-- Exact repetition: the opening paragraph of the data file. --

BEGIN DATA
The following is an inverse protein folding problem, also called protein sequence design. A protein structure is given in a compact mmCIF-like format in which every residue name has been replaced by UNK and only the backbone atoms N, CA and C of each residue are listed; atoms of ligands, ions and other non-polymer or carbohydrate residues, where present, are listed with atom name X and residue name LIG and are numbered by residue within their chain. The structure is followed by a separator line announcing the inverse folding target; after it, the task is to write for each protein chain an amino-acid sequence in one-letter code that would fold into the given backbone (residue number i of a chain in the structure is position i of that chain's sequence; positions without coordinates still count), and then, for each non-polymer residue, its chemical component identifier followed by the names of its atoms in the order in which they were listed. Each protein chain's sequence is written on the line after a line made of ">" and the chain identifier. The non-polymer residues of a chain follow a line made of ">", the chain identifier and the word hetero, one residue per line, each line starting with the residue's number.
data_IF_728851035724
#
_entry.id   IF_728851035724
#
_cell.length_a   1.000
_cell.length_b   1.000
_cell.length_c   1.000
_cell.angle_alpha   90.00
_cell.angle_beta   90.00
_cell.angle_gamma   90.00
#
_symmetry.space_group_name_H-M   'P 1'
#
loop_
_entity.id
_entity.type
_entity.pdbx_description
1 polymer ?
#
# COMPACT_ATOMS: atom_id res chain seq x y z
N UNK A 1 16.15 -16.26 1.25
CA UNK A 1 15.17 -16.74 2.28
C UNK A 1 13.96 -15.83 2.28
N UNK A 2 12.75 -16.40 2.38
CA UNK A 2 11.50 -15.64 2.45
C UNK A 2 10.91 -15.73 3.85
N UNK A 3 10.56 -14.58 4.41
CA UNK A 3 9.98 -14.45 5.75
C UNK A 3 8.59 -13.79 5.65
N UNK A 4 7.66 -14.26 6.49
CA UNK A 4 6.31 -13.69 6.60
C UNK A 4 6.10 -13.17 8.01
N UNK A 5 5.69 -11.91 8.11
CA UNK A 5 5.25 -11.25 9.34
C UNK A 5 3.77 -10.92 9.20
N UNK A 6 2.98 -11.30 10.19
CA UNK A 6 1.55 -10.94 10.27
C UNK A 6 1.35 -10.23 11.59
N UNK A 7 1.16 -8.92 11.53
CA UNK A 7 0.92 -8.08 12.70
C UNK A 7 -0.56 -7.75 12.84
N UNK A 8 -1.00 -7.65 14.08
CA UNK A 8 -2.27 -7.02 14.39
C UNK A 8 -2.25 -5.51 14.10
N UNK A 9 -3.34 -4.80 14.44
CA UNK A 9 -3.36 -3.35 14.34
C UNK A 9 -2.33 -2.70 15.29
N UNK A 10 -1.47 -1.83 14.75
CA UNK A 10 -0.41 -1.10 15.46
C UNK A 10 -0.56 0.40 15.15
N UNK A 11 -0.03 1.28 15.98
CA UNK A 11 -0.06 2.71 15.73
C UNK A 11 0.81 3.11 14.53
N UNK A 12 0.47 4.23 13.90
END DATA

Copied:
The following is an inverse protein folding problem, also called protein sequence design. A protein structure is given in a compact mmCIF-like format in which every residue name has been replaced by UNK and only the backbone atoms N, CA and C of each residue are listed; atoms of ligands, ions and other non-polymer or carbohydrate residues, where present, are listed with atom name X and residue name LIG and are numbered by residue within their chain. The structure is followed by a separator line announcing the inverse folding target; after it, the task is to write for each protein chain an amino-acid sequence in one-letter code that would fold into the given backbone (residue number i of a chain in the structure is position i of that chain's sequence; positions without coordinates still count), and then, for each non-polymer residue, its chemical component identifier followed by the names of its atoms in the order in which they were listed. Each protein chain's sequence is written on the line after a line made of ">" and the chain identifier. The non-polymer residues of a chain follow a line made of ">", the chain identifier and the word hetero, one residue per line, each line starting with the residue's number.